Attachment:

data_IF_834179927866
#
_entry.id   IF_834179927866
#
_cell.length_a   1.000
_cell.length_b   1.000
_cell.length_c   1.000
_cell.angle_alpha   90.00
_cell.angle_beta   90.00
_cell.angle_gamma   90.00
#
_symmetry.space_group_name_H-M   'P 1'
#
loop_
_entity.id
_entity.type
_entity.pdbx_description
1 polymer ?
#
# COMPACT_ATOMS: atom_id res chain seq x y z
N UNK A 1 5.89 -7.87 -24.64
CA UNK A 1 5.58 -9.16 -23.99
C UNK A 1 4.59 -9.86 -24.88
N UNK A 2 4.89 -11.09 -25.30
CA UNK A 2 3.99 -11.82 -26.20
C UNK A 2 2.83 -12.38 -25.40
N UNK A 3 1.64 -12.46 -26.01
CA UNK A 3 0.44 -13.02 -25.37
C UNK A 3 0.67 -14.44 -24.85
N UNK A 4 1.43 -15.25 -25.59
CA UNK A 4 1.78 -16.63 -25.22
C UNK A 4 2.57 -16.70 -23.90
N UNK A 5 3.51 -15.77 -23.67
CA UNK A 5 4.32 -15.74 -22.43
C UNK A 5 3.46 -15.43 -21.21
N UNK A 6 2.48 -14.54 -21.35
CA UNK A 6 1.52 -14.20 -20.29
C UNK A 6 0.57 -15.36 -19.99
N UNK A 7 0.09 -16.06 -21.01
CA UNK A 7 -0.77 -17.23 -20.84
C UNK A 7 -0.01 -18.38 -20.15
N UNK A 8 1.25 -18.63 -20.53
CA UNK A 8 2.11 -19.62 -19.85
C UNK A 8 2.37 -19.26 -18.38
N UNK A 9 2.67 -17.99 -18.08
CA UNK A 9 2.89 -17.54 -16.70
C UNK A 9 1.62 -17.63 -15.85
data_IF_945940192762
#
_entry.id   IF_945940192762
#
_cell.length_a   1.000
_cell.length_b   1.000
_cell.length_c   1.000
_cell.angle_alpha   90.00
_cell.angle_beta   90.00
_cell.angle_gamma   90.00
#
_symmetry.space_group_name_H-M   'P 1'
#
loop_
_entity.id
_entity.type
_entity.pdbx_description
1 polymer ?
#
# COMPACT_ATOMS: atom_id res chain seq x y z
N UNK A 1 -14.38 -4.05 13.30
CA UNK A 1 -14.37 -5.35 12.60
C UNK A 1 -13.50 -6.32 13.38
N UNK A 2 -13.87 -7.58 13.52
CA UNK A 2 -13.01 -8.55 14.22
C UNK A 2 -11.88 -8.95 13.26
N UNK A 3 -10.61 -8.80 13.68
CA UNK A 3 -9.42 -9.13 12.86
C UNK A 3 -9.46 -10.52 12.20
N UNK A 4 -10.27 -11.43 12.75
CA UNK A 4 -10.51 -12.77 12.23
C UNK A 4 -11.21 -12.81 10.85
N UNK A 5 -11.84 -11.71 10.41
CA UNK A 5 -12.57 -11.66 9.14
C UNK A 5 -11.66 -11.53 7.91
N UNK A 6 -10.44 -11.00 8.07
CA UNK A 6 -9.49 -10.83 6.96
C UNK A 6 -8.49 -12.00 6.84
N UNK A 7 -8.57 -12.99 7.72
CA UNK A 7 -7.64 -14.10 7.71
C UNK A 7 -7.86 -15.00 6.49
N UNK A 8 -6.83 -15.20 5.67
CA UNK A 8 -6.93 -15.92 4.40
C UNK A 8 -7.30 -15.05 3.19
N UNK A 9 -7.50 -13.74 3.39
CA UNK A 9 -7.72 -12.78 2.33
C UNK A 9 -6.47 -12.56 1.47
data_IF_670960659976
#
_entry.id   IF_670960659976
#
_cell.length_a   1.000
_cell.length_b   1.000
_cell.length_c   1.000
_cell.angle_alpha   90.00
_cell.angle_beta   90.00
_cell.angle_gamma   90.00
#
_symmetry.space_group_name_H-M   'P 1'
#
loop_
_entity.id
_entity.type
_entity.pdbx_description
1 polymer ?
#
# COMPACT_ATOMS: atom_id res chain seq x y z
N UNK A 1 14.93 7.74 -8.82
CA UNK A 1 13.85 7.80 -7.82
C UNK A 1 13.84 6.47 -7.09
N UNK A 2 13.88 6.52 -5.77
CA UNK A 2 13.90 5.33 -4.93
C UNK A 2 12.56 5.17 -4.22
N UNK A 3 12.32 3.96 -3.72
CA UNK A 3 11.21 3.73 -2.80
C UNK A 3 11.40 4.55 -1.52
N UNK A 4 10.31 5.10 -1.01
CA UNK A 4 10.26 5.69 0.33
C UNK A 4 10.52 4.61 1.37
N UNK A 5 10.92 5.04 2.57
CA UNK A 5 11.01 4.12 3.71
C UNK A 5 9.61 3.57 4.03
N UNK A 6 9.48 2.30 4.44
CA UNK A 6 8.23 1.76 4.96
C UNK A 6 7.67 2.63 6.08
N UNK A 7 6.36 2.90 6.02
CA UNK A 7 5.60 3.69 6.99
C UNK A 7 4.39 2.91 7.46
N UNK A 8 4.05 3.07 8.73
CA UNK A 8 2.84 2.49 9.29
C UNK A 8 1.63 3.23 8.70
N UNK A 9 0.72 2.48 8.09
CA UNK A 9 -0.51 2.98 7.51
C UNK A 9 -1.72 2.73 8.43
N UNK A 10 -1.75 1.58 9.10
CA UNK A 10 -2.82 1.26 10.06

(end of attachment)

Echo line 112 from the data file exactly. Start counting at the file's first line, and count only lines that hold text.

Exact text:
1 polymer ?